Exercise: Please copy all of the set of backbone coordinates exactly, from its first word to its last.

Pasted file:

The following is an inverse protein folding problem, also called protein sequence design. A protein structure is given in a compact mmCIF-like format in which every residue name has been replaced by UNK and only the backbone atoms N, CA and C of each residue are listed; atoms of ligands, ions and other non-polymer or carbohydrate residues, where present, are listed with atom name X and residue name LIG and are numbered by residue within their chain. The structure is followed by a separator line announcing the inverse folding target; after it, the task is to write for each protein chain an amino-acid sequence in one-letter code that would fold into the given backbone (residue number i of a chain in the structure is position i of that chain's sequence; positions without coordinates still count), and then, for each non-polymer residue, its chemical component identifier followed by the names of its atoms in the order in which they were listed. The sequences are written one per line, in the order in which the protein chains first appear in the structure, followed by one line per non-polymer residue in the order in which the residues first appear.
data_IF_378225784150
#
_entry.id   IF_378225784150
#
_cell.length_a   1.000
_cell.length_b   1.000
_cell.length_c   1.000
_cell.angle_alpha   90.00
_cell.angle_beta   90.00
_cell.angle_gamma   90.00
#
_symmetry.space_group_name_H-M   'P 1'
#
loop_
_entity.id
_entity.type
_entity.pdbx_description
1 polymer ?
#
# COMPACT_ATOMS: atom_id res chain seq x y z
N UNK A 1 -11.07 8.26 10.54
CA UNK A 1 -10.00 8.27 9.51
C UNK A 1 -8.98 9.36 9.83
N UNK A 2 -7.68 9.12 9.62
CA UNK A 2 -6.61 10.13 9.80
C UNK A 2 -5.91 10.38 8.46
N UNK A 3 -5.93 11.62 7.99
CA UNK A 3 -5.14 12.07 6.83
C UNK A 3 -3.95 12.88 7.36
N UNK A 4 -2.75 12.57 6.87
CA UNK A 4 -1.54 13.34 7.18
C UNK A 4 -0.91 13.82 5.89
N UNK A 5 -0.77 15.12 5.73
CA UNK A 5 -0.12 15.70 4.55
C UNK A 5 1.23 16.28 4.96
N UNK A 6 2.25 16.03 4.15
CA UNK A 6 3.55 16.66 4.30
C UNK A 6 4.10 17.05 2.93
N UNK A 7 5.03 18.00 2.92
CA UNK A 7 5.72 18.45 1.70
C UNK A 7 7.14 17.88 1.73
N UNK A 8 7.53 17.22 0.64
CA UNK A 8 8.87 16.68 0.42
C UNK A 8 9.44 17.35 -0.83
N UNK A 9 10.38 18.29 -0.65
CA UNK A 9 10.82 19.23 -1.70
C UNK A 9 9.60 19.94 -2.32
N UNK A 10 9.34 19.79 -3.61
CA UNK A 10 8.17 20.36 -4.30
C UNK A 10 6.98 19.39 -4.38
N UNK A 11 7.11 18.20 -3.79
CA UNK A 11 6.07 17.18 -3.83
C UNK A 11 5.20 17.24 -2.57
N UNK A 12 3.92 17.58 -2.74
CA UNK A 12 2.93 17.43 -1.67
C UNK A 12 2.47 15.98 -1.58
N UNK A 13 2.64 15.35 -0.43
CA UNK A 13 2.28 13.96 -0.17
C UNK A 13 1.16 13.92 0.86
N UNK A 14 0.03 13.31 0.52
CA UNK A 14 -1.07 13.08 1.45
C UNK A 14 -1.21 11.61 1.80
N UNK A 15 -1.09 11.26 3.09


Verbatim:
The following is an inverse protein folding problem, also called protein sequence design. A protein structure is given in a compact mmCIF-like format in which every residue name has been replaced by UNK and only the backbone atoms N, CA and C of each residue are listed; atoms of ligands, ions and other non-polymer or carbohydrate residues, where present, are listed with atom name X and residue name LIG and are numbered by residue within their chain. The structure is followed by a separator line announcing the inverse folding target; after it, the task is to write for each protein chain an amino-acid sequence in one-letter code that would fold into the given backbone (residue number i of a chain in the structure is position i of that chain's sequence; positions without coordinates still count), and then, for each non-polymer residue, its chemical component identifier followed by the names of its atoms in the order in which they were listed. The sequences are written one per line, in the order in which the protein chains first appear in the structure, followed by one line per non-polymer residue in the order in which the residues first appear.
data_IF_378225784150
#
_entry.id   IF_378225784150
#
_cell.length_a   1.000
_cell.length_b   1.000
_cell.length_c   1.000
_cell.angle_alpha   90.00
_cell.angle_beta   90.00
_cell.angle_gamma   90.00
#
_symmetry.space_group_name_H-M   'P 1'
#
loop_
_entity.id
_entity.type
_entity.pdbx_description
1 polymer ?
#
# COMPACT_ATOMS: atom_id res chain seq x y z
N UNK A 1 -11.07 8.26 10.54
CA UNK A 1 -10.00 8.27 9.51
C UNK A 1 -8.98 9.36 9.83
N UNK A 2 -7.68 9.12 9.62
CA UNK A 2 -6.61 10.13 9.80
C UNK A 2 -5.91 10.38 8.46
N UNK A 3 -5.93 11.62 7.99
CA UNK A 3 -5.14 12.07 6.83
C UNK A 3 -3.95 12.88 7.36
N UNK A 4 -2.75 12.57 6.87
CA UNK A 4 -1.54 13.34 7.18
C UNK A 4 -0.91 13.82 5.89
N UNK A 5 -0.77 15.12 5.73
CA UNK A 5 -0.12 15.70 4.55
C UNK A 5 1.23 16.28 4.96
N UNK A 6 2.25 16.03 4.15
CA UNK A 6 3.55 16.66 4.30
C UNK A 6 4.10 17.05 2.93
N UNK A 7 5.03 18.00 2.92
CA UNK A 7 5.72 18.45 1.70
C UNK A 7 7.14 17.88 1.73
N UNK A 8 7.53 17.22 0.64
CA UNK A 8 8.87 16.68 0.42
C UNK A 8 9.44 17.35 -0.83
N UNK A 9 10.38 18.29 -0.65
CA UNK A 9 10.82 19.23 -1.70
C UNK A 9 9.60 19.94 -2.32
N UNK A 10 9.34 19.79 -3.61
CA UNK A 10 8.17 20.36 -4.30
C UNK A 10 6.98 19.39 -4.38
N UNK A 11 7.11 18.20 -3.79
CA UNK A 11 6.07 17.18 -3.83
C UNK A 11 5.20 17.24 -2.57
N UNK A 12 3.92 17.58 -2.74
CA UNK A 12 2.93 17.43 -1.67
C UNK A 12 2.47 15.98 -1.58
N UNK A 13 2.64 15.35 -0.43
CA UNK A 13 2.28 13.96 -0.17
C UNK A 13 1.16 13.92 0.86
N UNK A 14 0.03 13.31 0.52
CA UNK A 14 -1.07 13.08 1.45
C UNK A 14 -1.21 11.61 1.80
N UNK A 15 -1.09 11.26 3.09